President Trump and his minions just can’t stop using coal miners as props. Scott Pruitt, head of the U.S. Environmental Protection Agency, trotted them out in a recent commentary in The Washington Times.
“When President Trump came to EPA to sign an executive order ending the ‘war on coal,’ he was flanked by Pennsylvania coal miners,” Pruitt wrote. “Hosting coal miners at EPA headquarters in Washington served as a stark contrast to the past administration, to be sure.”
Those coal miners are bound to be disappointed if they believe Pruitt’s next line: “President Trump’s action was a moment in which a promise became an economic reality.”
Pruitt would have coal miners and their families believe so many false things.
He would have them believe that President Obama waged a war on coal that devastated the industry. Obama merely made more of an effort than past presidents to enforce the laws passed by Congress to protect the nation’s environment.
While some of Obama’s policies might have contributed at the margins to the recent collapse of the coal economy in places like West Virginia, most of it was due to market changes — mainly the drop in natural gas prices, but also rising demand for renewable energy — and the fact that the cheap, easy seams of coal in Central Appalachia have been all but mined out.
Pruitt would also have mining communities believe that Trump has changed “economic reality” for them by signing his executive order.
That is nonsense. That executive order resulted in no immediate actions, but only began lengthy and complicated regulatory processes that might eventually make it easier for coal and power companies to pollute the air and water. While that may enhance these companies’ profits, it will not put a single miner back to work — not today, and not in the future.
As former New York City Mayor Michael Bloomberg pointed out in a Washington Post commentary the day after Pruitt’s deceptive piece, the decline in coal mining jobs will continue regardless of any actions Trump takes.
“There are now about 65,000 [coal mining] jobs left,” Bloomberg wrote. “That number will continue to fall in the years ahead, as technological advancements continue to displace workers and as cleaner and cheaper forms of energy continue to displace the industry itself.”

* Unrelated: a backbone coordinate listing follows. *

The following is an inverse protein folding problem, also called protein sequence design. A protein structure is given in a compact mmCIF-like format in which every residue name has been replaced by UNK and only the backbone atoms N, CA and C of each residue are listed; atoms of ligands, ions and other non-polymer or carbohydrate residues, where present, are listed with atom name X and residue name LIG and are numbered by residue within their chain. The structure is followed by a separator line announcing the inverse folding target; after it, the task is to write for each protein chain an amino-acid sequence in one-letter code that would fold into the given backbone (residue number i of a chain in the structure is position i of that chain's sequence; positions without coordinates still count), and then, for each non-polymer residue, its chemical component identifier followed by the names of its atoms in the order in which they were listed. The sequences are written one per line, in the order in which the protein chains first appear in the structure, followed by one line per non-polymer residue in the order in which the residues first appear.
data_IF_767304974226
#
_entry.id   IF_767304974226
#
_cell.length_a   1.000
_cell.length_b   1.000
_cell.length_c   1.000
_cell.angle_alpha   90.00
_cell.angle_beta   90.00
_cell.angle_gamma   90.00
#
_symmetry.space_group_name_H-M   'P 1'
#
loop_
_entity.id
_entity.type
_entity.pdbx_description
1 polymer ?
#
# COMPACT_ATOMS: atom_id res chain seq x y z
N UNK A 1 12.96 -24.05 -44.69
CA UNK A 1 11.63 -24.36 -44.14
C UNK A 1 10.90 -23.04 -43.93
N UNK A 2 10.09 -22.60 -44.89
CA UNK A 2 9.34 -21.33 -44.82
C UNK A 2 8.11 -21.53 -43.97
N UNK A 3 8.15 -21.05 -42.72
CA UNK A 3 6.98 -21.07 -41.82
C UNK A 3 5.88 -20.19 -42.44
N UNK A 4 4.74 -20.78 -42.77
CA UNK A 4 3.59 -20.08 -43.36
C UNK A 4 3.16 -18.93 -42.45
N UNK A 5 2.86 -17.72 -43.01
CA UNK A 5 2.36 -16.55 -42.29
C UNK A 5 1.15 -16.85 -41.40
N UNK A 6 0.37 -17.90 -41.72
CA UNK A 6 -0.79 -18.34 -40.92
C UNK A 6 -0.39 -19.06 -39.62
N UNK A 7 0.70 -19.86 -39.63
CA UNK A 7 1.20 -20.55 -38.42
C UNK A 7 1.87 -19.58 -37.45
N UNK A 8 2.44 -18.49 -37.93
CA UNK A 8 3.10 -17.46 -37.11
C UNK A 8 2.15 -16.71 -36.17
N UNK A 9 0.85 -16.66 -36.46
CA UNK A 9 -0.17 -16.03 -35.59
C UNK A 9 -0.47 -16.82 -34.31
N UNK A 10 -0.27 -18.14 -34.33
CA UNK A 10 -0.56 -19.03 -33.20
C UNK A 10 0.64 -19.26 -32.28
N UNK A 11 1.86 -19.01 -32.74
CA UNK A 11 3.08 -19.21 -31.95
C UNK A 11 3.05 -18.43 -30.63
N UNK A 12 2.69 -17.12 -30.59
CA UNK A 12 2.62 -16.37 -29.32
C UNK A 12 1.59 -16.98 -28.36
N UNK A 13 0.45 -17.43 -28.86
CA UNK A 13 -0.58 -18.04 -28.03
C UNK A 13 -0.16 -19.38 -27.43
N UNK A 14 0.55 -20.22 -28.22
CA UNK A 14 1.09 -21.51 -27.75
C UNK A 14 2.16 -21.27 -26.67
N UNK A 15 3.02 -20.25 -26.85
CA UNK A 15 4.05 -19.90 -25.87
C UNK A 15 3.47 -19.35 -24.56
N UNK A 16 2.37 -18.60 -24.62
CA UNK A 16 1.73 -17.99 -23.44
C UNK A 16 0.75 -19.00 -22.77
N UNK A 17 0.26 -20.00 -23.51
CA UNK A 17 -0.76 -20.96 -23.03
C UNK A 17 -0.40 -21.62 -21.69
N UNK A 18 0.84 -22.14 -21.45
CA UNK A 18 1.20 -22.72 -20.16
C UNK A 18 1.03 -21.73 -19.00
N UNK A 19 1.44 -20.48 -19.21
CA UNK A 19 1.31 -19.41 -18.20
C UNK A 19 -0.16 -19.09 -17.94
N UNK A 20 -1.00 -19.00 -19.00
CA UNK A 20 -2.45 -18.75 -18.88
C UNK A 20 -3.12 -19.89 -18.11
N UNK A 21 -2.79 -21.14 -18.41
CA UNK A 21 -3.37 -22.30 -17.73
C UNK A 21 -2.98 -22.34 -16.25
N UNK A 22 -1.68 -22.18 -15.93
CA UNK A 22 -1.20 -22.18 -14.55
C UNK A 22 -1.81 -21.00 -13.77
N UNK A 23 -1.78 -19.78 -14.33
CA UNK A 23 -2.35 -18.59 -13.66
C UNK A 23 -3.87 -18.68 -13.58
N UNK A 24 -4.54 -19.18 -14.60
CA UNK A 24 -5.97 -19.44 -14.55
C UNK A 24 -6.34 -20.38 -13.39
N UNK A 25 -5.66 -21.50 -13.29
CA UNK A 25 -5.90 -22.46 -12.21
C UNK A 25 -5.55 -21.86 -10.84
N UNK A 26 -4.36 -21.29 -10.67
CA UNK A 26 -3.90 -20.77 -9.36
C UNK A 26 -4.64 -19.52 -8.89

But, most hurtfully, Pruitt would have miners and their families believe that the false promise of resurrecting a dying coal industry is their best chance for a prosperous future.
The fact is that coal has never brought long-term prosperity to those who mined it or to those who live near where it is mined. Sure, miners had good-paying jobs — when they had them. Layoffs have always been a fact of life for coal miners. And the cost of that temporary prosperity is extraordinarily high. Miners risk their lives and their health every day. A black lung resurgence is stealing the life’s breath from a whole new generation of miners. And disasters like Upper Big Branch remain far too common.
In an interview with Columbia Journalism Review a few years back, my friend Ken Ward Jr. talked about how coal miners never used to see coal as their own children’s future:
Way back when [Gazette photographer] Jim Noelker and I used to ride around and talk to people in the coal fields, we never found one that wanted their kid to be a coal miner. They always said, “I’m doing this terrible work so that my kid can go to college.” Now, the politicians have sold this idea that coal is their only way of life, and that they need to fight to make sure their kids can do that. It’s a complete reversal, and that notion is kind of maddening.
Bloomberg echoes that sentiment in his commentary: “Politicians who ignore these market realities and make promises to coal communities they can’t keep are engaged in something worse than a con. They are telling those communities, in effect: The best hope they have, and that their children have, is to be trapped in a dying industry that will poison them.”
This is not the best hope for the people of Appalachia. Coal is America’s past, and Appalachia’s. The sooner the people of Appalachia begin to figure out that the path to a truly prosperous doesn’t include coal, the better.
Radmacher is former editorial page editor of The Charleston Gazette and The Roanoke Times. This Land is a weekly column produced by Appalachian Mountain Advocates.